To Have or Have Not: How Exact Match Domain Affects Your Rankings

To Have or Have Not: How Exact Match Domain Affects Your Rankings

Do a little research on exact match domains (EMD)—also called keyword domains—and you’ll soon notice a lot of conflicting opinions. Some SEO bloggers insist they’re on their way out; others say they’re still important for top SERP rankings.

If you’re unfamiliar with exact match domains, or EMD, as we’ll call them for convenience here, let’s define:

An EMD uses a keyword (or keywords) as the root domain. A couple of examples are History.com (owned by The History Channel) and RentalCar.com (owned by Enterprise Rent-a-Car). Essentially, EMDs make their product or service an instantly recognizable part of their domain. Because a customer will already be searching for rental cars, they’re likely to pull up Enterprise’s site first.

Also, the fact that these domain names get snatched up so quickly means they are valuable. After all, if the terms “rental car” are taken in a domain name, other rental car companies can no longer access that exact match domain name. “Value” then translates into “expensive.” The few EMDs that exist these days are pricey commodities indeed.

Another perk of EMDs is their instant recognition and authority (users start to see them as preeminent in a given industry).

A decade ago it was easier to acquire exact match domains. This is no longer the case, so companies who want a similar benefit now try for partial match domains (PMDs). An example is a Malaysia rubber company called Nambee. Their partial match domain name is NambeeRubber, combining their brand with a keyword.

So, why the conflicting opinions over EMDs and PDMs? In a phrase: It’s about a 2012 Google update.

In the years before said algorithm update, Google recognized how many companies were buying EMDs just for the rankings but not following through with helpful content on their websites. Companies who couldn’t afford EMDs couldn’t compete. So Google evened the playing field in October 2012.

 

EMDs Since the 2012 Google Update

The main effect of Google’s update on EMDs and PMDs was a crackdown on inadequate or spammy content. EMDs who stuffed their domain with keywords were hit hard, especially if they didn’t offer any value beyond the keywords.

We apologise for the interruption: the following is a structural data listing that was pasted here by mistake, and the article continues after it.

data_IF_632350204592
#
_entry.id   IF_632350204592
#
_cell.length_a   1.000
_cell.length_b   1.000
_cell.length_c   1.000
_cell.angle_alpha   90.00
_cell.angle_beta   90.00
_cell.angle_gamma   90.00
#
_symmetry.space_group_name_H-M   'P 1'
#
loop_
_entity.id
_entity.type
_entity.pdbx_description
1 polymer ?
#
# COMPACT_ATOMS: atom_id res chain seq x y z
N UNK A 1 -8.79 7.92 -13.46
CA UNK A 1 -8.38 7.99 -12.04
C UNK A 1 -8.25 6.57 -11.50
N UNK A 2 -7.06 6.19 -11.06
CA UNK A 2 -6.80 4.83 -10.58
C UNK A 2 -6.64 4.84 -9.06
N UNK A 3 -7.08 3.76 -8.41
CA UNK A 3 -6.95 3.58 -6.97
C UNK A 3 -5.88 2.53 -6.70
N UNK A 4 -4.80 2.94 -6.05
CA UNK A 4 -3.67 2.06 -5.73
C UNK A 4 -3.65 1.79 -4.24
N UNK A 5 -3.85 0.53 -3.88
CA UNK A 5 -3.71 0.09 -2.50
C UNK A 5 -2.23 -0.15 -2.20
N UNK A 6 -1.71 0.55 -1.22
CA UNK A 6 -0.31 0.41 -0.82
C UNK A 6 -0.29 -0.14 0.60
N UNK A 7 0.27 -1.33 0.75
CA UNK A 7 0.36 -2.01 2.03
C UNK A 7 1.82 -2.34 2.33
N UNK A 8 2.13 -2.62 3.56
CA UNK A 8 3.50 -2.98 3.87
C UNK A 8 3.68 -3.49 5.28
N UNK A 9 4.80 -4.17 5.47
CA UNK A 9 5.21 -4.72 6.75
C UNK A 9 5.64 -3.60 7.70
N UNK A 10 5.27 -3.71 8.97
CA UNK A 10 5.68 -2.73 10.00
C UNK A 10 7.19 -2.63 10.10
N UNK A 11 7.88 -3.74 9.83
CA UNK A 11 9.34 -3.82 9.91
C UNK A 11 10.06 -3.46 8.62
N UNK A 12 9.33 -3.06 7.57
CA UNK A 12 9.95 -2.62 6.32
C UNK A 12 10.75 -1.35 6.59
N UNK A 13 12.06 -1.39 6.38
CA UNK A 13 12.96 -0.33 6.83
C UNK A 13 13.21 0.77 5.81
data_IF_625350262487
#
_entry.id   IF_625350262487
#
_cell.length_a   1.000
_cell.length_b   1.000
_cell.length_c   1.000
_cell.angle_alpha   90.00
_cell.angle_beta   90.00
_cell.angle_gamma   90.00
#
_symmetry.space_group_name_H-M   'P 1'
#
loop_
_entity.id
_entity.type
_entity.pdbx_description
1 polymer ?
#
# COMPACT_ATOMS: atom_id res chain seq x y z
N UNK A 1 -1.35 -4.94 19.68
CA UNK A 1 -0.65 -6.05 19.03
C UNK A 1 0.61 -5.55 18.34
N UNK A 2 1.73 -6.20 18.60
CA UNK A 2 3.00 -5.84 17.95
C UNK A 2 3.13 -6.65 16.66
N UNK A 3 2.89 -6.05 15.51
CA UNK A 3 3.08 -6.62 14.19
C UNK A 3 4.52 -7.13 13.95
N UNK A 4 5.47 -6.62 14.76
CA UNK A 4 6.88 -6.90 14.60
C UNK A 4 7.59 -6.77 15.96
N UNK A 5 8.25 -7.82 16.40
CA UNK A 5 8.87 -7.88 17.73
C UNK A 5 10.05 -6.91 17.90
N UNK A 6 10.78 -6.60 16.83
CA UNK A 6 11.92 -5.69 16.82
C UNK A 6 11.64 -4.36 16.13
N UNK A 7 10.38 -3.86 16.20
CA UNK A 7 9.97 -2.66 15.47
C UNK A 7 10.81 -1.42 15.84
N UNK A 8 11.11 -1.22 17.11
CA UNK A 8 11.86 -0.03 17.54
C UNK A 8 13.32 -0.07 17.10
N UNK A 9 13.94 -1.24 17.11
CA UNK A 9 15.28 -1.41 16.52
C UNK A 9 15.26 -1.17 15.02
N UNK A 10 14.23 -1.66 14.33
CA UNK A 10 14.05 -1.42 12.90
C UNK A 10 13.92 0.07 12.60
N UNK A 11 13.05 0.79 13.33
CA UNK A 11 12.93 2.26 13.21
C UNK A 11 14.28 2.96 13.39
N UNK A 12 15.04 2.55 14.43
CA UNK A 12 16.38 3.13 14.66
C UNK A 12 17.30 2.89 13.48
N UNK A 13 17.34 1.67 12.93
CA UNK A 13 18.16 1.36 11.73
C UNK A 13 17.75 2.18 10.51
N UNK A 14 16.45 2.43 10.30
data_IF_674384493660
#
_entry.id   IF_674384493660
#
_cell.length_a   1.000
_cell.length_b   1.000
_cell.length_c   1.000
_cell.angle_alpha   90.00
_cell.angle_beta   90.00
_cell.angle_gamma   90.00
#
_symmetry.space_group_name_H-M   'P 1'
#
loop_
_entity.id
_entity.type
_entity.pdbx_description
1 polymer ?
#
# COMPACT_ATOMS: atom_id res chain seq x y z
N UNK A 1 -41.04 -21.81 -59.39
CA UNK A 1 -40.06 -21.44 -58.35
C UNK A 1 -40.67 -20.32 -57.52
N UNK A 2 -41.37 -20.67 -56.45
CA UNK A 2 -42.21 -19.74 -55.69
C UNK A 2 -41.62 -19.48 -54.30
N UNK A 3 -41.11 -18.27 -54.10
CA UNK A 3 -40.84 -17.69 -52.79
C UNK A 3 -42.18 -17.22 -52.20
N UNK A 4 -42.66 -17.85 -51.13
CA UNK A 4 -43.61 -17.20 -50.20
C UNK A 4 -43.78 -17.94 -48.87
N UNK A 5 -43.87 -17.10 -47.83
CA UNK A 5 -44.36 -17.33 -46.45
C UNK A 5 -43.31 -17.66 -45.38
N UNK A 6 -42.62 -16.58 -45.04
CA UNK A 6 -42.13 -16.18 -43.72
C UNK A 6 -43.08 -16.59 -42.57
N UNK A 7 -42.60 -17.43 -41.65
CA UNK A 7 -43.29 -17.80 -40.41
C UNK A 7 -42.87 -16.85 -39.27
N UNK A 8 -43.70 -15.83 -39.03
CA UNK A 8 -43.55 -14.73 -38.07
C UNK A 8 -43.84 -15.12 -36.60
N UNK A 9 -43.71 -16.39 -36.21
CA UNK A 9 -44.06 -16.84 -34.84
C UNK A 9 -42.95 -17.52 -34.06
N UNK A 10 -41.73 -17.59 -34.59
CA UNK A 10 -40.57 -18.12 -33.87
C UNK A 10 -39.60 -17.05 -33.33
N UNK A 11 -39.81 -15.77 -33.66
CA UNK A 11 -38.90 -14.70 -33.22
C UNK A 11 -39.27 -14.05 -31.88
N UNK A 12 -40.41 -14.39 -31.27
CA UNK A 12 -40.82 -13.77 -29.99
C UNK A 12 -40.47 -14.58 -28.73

The update also allowed high-value domains who used branded URLs or even PMDs to be more competitive online.

In Moz’s 2013 Search Engine Ranking Factors list, the ranking power of EMDs and PMDs is still “relatively high.” However, the overall percentage appears to be going down as search engines find more intuitive ways to interpret web content. For now, quality EMDs and PMDs are still doing well, but companies who own them must be vigilant in providing valuable content to keep up with sites who already do that well.

 

Pros and Cons

If you are considering an EMD purchase, you need to weigh the costs and benefits. Here’s a short list of pros and cons to help you decide:

Pros

  • You can kick a startup company into high gear and begin to build your site traffic quickly.
  • If your business product or service requires low-use keywords, an EMD makes sense.
  • You can quickly target local traffic with an EMD or PMD.
  • Targeting longtail traffic is much easier.
  • Keywords become your brand name.

Cons

  • Your EMD can create brand confusion later as similar businesses (and names) crop up.
  • Branding becomes generic.
  • You may become a target for competitors and trolls.
  • Social media profiles are more difficult to claim than with a brand URL.
  • EMDs are expensive and may not be in your budget.
  • If you’re a general retailer, your EMD may not fully define your product or service.
  • New SEO trends may make EMDs less relevant in coming days.

Regarding the point about defining your products and services, remember: a branded URL may be just the thing for you if your products are so varied or your reach is so wide that an EMD wouldn’t help.

 

Final Thoughts

If you have an EMD or PMD, don’t automatically assume you’re following a bad trend. Just be careful to build valuable content and focus less on optimization (you don’t want your site to be over-optimized and pay the price with lower Google rankings).

If you don’t have an EMD, don’t worry. Continue to follow appropriate optimization guidelines and give each page an obvious focus. Keep the content applicable and fresh, pay attention to SEO trends and Google updates, and you should be well on your way to better rankings.

At this point, EMDs are still performing pretty well. If you add valuable content that fits your customers’ needs, you’ll probably continue to see great rankings in the SERPS. More importantly, you’ll help potential customers see your value.

Mike Marsh
[email protected]

Mike has been in the online marketing industry since 2012. He has extensive experience with SEO, email marketing and linkbuilding campaigns for in-house and agency teams around the country. You can connect with him right here: Linkedin